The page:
Nawaz Sharif quits after court disqualifies him, brother Shehbaz could be Pak PM
The top court disqualified Sharif after stating that he wasn’t “truthful and honest” about his assets based on the findings of a Joint Investigation Team that was looking into the Panama Papers case.world Updated: Jul 29, 2017 07:44 IST
Pakistan’s Supreme Court disqualified Prime Minister Nawaz Sharif on Friday over undeclared assets and ordered the filing of criminal charges against him and his family, plunging the country into turmoil ahead of elections due next year.
Sharif, 67, resigned soon after the five-judge bench said in a unanimous decision he was disqualified as a member of the National Assembly or lower house of Parliament for not remaining “truthful and honest”.
Pakistani news channels reported Sharif had recommended to leaders of his PML-N party during a meeting that his younger brother, Punjab chief minister Shehbaz Sharif, should be made the prime minister. Another party leader is expected to serve as interim premier till Shehbaz is elected to Parliament.
No name has been announced for the interim prime minister though Shehbaz is expected to contest from Sharif’s parliamentary seat in Lahore.
The Supreme Court also directed the National Accountability Bureau, Pakistan’s anti-corruption watchdog, to file a case in six weeks against Sharif, his daughter and heir apparent Maryam Nawaz, her husband Muhammad Safdar, and his sons Hussain and Hassan over the family’s offshore assets. The trial of the case should be wrapped up in six months, it ordered.
The court also ordered an investigation into the assets of finance minister Ishaq Dar, a relative of Sharif and one of his closest allies who had earlier been tipped as a possible candidate for the post of premier.
Minister of state Marriyum Aurangzeb said the court’s verdict was “not surprising” but the ruling PML-N party was disappointed. A statement issued by the Prime Minister’s house said Sharif had stepped down despite having “serious reservations” about the judicial process. The statement also spoke of contesting the verdict and said Sharif would emerge victorious in the people’s court.
Sharif, who has denied any wrongdoing, went into a huddle with PML-N leaders to choose a candidate as interim premier. The party has a comfortable majority in Parliament and will face no problems in getting the nominee elected.
Those in contention were National Assembly Speaker Ayaz Sadiq, petroleum minister and leading businessman Shahid Khaqan Abbasi, defence minister Khawaja Asif, and commerce minister Khurram Dastagir Khan.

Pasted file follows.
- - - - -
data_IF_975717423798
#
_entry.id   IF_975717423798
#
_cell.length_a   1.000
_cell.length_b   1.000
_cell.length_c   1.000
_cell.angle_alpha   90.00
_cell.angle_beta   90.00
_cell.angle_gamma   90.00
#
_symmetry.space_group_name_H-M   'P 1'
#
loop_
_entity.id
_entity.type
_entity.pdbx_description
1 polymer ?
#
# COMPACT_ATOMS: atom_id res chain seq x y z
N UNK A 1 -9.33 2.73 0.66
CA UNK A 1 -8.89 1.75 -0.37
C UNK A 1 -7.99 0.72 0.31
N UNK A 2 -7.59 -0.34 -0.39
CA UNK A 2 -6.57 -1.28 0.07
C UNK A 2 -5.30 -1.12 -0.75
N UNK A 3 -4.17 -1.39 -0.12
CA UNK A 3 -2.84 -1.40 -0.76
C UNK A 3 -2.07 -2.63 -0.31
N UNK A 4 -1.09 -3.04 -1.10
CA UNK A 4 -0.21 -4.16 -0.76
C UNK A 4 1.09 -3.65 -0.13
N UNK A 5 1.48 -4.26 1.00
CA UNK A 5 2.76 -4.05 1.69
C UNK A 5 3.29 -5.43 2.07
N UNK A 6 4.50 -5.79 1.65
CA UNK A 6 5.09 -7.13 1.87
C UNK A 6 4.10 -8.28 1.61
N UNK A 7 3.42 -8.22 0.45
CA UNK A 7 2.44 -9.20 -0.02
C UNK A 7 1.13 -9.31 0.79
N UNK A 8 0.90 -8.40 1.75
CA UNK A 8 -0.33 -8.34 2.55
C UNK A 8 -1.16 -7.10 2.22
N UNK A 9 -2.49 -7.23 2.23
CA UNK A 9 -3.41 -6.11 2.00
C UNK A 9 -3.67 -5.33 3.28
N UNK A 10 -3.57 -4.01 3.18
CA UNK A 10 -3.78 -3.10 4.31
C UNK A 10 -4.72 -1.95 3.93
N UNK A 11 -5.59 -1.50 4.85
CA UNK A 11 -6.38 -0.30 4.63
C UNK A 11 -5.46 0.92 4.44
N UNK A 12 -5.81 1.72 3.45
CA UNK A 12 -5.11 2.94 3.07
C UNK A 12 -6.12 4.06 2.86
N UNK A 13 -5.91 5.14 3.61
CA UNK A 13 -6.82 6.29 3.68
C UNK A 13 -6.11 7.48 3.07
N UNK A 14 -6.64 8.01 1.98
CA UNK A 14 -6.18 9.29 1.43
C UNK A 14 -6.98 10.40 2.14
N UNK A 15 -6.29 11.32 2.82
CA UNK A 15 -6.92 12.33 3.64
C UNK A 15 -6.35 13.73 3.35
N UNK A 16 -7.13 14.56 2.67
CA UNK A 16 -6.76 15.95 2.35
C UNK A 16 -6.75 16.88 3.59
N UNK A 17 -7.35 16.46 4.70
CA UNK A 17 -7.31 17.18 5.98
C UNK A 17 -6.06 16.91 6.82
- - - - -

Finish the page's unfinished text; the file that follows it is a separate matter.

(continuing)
Despite being elected the premier thrice, Sharif has never completed a full term. He was sacked by the president over corruption in 1993 and ousted by then army chief Pervez Musharraf in a 1999 coup. His latest ouster raised questions about Pakistan’s fragile democracy as no premier has completed a full term since the country’s independence in 1947.
The Supreme Court’s judgement, announced shortly after 12pm Pakistan time, also resulted in the dissolution of the federal cabinet. Local media reported that National Assembly Speaker Ayaz Sadiq would serve as the interim prime minister.
“He is disqualified as a member of the Parliament, so he has ceased to hold the office of prime minister,” justice Ejaz Afzal Khan told a packed courtroom in Islamabad.
The bench ruled Sharif had been dishonest to Parliament and the courts by not disclosing his employment in Dubai-based Capital FZE company in his 2013 nomination papers and thus could not be deemed fit for his office.
Cricketer-turned-politician Imran Khan and his Pakistan Tehreek-e-Insaf party, which doggedly pursued the corruption charges against Sharif, hailed the verdict. “I want to tell the nation that it is a huge victory of yours,” Khan told reporters at his home on the outskirts of Islamabad.
“I am seeing the destination of a new Pakistan in front of me,” he said, announcing a rally to be held on Sunday.
After the verdict, opposition supporters shouted slogans in the streets and distributed sweets in Islamabad and Peshawar. Some of them beat drums and shouted “Go Nawaz Go”.
In Lahore, capital of Sharif’s power base of Punjab province, there were sporadic protests as his supporters burnt tyres and blocked roads.
The controversy erupted last year with the leak of 11.5 million secret documents from Panamanian law firm Mossack Fonseca that revealed the offshore assets of leaders of many countries. Three of Sharif’s four children – Maryam, Hassan and Hussain – were implicated in the papers.
The court concluded the Sharif family had been unable to establish the money trail in the purchase of luxury London flats through offshore companies. In April, the Supreme Court declared there was “insufficient evidence” to oust Sharif and ordered a probe by a Joint Investigation Team.
In its report earlier this month, the JIT said the Sharif family’s assets did not match their known sources of income. The JIT accused Maryam of signing forged documents to obscure the ownership of the London flats.
However, inclusion of representatives of the Military Intelligence and Inter-Services Intelligence (ISI) in the JIT fuelled speculation that the powerful military establishment influenced the probe. The military maintained it had no direct role in the matter.
Minister of state Marriyum Auranzeb told the media that “the real loser in this in the future of democracy of Pakistan”. Maryam Nawaz said the PML-N remains united. “Today will pave the way for Nawaz Sharif’s resounding victory in 2018. He will be unstoppable. Insha’Allah,” she tweeted.